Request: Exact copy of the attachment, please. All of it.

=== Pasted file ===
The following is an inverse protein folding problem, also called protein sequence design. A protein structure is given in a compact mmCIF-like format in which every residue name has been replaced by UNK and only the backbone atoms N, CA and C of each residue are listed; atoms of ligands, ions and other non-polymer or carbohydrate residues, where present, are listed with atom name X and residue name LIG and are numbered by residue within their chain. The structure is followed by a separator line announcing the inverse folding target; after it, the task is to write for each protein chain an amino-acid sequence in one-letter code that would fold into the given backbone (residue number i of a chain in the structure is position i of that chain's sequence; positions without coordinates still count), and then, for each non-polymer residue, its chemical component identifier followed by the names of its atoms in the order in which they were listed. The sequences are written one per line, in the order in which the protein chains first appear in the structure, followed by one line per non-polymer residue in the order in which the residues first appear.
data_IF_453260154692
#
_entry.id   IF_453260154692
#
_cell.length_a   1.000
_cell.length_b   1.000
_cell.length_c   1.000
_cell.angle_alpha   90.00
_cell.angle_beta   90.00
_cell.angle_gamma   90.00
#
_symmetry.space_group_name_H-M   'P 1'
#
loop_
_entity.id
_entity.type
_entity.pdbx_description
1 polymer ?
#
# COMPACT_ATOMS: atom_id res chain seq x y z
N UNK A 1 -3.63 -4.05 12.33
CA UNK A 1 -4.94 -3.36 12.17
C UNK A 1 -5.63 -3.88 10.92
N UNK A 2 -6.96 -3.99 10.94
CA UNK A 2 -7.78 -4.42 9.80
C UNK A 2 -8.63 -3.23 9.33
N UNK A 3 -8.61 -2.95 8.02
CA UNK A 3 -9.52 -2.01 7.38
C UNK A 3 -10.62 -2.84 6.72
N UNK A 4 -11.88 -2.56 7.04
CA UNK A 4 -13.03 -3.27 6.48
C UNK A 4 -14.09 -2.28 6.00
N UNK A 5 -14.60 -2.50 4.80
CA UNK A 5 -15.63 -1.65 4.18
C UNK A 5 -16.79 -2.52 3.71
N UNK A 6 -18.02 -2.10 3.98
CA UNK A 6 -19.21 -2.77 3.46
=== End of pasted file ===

The following is an inverse protein folding problem, also called protein sequence design. A protein structure is given in a compact mmCIF-like format in which every residue name has been replaced by UNK and only the backbone atoms N, CA and C of each residue are listed; atoms of ligands, ions and other non-polymer or carbohydrate residues, where present, are listed with atom name X and residue name LIG and are numbered by residue within their chain. The structure is followed by a separator line announcing the inverse folding target; after it, the task is to write for each protein chain an amino-acid sequence in one-letter code that would fold into the given backbone (residue number i of a chain in the structure is position i of that chain's sequence; positions without coordinates still count), and then, for each non-polymer residue, its chemical component identifier followed by the names of its atoms in the order in which they were listed. The sequences are written one per line, in the order in which the protein chains first appear in the structure, followed by one line per non-polymer residue in the order in which the residues first appear.
data_IF_453260154692
#
_entry.id   IF_453260154692
#
_cell.length_a   1.000
_cell.length_b   1.000
_cell.length_c   1.000
_cell.angle_alpha   90.00
_cell.angle_beta   90.00
_cell.angle_gamma   90.00
#
_symmetry.space_group_name_H-M   'P 1'
#
loop_
_entity.id
_entity.type
_entity.pdbx_description
1 polymer ?
#
# COMPACT_ATOMS: atom_id res chain seq x y z
N UNK A 1 -3.63 -4.05 12.33
CA UNK A 1 -4.94 -3.36 12.17
C UNK A 1 -5.63 -3.88 10.92
N UNK A 2 -6.96 -3.99 10.94
CA UNK A 2 -7.78 -4.42 9.80
C UNK A 2 -8.63 -3.23 9.33
N UNK A 3 -8.61 -2.95 8.02
CA UNK A 3 -9.52 -2.01 7.38
C UNK A 3 -10.62 -2.84 6.72
N UNK A 4 -11.88 -2.56 7.04
CA UNK A 4 -13.03 -3.27 6.48
C UNK A 4 -14.09 -2.28 6.00
N UNK A 5 -14.60 -2.50 4.80
CA UNK A 5 -15.63 -1.65 4.18
C UNK A 5 -16.79 -2.52 3.71
N UNK A 6 -18.02 -2.10 3.98
CA UNK A 6 -19.21 -2.77 3.46